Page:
“But you’ll also notice that I’m not yet sold on the idea that Dwayne Haskins is the clear cut QB2 behind [Justin] Herbert. This QB class is often presented as such: It’s Herbert (if he declares), then Haskins (if he declares), then a smattering of uninspiring senior quarterbacks.”
I have a confession to make, after the first game of the season, I was all ready to write an article proclaiming Dwayne Haskins to be the best passing quarterback in Ohio State history. I fought against my worst, prisoner of the moment instincts, and didn’t write the article — although I think that the season would have backed me up. I’ve also said throughout the season in articles and on podcasts that I think that Haskins will be gone from Columbus after this season, and will be an early first-round NFL Draft pick.
I think that is probably still true, but while he has put up incredible passing numbers this season, and very well could break OSU’s single-season passing record in the first quarter against Michigan State, I think the totality of the Ohio State offensive struggles have shown that Haskins isn’t completely ready for the jump to the NFL.
As Solak points out in his article, there is a ton of things that Haskins does exceptionally well, but he’s certainly not ready to move to the league and be a competent starter from Day 1.
While I still would go to the NFL if I were Haskins — the money and the risk of injury in staying are just too high for a potential first-round quarterback — I think that it has become evident that he has things that need to be addressed before he’s ready to lead a championship college football team, let alone an NFL squad.
Solak illustrates — with (painful) videos from the Purdue game — Haskins’ deficiencies with down-field touch throws and how poor mechanics are robbing him from power on certain passes. However, Buckeye fans have certainly noticed over the past month that Haskins has also had trouble when facing pressure... any pressure.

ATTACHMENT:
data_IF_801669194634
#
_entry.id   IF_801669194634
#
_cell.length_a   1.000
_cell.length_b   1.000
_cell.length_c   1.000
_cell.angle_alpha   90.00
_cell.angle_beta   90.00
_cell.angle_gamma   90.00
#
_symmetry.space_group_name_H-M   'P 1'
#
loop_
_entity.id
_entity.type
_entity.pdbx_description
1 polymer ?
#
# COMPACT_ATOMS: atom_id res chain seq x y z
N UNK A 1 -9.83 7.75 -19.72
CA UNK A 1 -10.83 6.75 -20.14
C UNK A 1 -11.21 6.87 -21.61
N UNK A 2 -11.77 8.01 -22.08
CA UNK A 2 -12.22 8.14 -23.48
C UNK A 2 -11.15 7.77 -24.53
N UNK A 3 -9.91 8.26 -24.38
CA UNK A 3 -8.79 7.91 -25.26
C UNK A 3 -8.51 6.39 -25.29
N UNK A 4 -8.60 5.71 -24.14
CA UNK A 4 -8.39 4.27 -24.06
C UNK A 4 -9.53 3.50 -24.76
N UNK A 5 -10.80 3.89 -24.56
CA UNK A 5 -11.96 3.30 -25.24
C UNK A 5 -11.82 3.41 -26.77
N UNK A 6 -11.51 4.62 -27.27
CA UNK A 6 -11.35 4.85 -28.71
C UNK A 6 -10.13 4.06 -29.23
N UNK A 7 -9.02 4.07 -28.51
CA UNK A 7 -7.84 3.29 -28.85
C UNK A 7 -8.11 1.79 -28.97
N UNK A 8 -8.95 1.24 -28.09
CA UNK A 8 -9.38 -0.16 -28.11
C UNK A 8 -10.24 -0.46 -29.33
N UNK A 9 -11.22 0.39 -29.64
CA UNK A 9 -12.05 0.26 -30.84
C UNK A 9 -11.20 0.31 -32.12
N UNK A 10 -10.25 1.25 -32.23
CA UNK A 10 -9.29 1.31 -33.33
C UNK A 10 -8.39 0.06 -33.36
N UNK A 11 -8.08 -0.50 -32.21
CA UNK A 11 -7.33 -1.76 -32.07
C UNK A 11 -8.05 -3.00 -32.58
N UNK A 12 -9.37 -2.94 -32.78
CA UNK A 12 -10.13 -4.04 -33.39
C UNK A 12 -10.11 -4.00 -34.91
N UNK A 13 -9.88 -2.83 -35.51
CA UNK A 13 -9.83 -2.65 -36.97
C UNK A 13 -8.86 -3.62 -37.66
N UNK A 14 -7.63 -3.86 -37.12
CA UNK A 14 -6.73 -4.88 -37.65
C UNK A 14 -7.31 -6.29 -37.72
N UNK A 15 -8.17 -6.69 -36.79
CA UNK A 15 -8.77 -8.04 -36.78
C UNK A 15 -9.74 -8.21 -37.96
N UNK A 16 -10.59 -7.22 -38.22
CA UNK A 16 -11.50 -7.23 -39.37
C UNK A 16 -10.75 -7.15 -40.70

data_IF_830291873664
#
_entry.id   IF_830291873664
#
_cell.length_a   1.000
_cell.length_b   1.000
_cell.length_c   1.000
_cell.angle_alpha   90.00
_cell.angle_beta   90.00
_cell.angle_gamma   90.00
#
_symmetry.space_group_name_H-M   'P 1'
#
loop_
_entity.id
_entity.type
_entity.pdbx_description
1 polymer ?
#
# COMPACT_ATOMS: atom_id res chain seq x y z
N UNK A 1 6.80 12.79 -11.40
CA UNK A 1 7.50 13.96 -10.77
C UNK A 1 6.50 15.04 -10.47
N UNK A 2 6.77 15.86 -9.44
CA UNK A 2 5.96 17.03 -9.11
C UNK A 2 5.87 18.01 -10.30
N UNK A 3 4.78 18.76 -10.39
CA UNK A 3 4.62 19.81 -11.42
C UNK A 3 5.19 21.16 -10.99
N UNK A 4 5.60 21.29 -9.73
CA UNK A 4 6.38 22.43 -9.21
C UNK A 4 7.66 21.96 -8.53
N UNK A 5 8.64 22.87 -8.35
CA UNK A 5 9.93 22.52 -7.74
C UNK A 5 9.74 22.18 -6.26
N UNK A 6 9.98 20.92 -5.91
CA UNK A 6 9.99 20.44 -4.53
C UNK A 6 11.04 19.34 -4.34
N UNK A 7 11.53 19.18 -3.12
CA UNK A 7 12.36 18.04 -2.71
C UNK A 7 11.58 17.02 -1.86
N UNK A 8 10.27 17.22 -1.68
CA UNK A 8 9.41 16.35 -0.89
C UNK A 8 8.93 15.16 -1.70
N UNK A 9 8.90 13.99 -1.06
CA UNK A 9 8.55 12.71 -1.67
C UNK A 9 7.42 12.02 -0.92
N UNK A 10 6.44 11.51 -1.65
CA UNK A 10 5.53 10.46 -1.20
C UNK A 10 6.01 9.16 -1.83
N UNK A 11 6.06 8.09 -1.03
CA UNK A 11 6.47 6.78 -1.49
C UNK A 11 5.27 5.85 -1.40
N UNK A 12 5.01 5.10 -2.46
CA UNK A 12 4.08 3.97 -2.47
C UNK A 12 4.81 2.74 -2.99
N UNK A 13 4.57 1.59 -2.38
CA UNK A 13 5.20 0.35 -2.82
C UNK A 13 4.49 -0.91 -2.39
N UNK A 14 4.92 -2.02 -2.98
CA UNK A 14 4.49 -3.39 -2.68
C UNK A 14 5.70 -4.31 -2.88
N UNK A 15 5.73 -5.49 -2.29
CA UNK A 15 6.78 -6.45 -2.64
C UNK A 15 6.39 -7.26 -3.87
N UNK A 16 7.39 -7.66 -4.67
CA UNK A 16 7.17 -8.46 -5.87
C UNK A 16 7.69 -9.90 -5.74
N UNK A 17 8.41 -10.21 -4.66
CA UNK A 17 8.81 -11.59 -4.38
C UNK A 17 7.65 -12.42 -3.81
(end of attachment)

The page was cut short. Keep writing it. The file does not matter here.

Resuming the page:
Obviously all QBs would prefer a completely pristine pocket to throw from, but Haskins tends to get especially jumpy even when pressure is not particularly heavy. He throws off of his back foot long before rushers get to him; he throws the ball away quickly, when stepping up could prolong the play; and he abbreviates his motion when he fears contact is approaching, even if it isn’t imminent.
My normal philosophy when it comes to players leaving college for the pros is to quote Steve Miller; “take the money and run,” and I think that’s always a solid personal and business decision. However, in Haskins’ case, I could see the risks associated with coming back for another year in Columbus being worth it, if he’s able to address these issues... I also wouldn’t hate it from a fan’s perspective either.
I have no idea if Urban Meyer is going to return to the Ohio State sideline for 2019; while I think that it’s foolhardy to attempt to interpret his sideline body language in an effort to foresee his employment future, it does seem that every day seems seems to up the chances of Meyer not being the coach of Ohio State next year.
But come on BetOnline.AG. If you’re gonna put out odds and ask me to take them seriously, you can’t include Bill Belichick, let alone Jim Harbaugh. Jim Harbaugh? John Harbaugh, maybe (that would actually kinda be fun), but giving Jim Harbaugh 40/1 odds to become Ohio State’s head coach is absurd. And it’s insulting to Clemson quarterback Trevor Lawrence who is currently 40/1 to win the Heisman.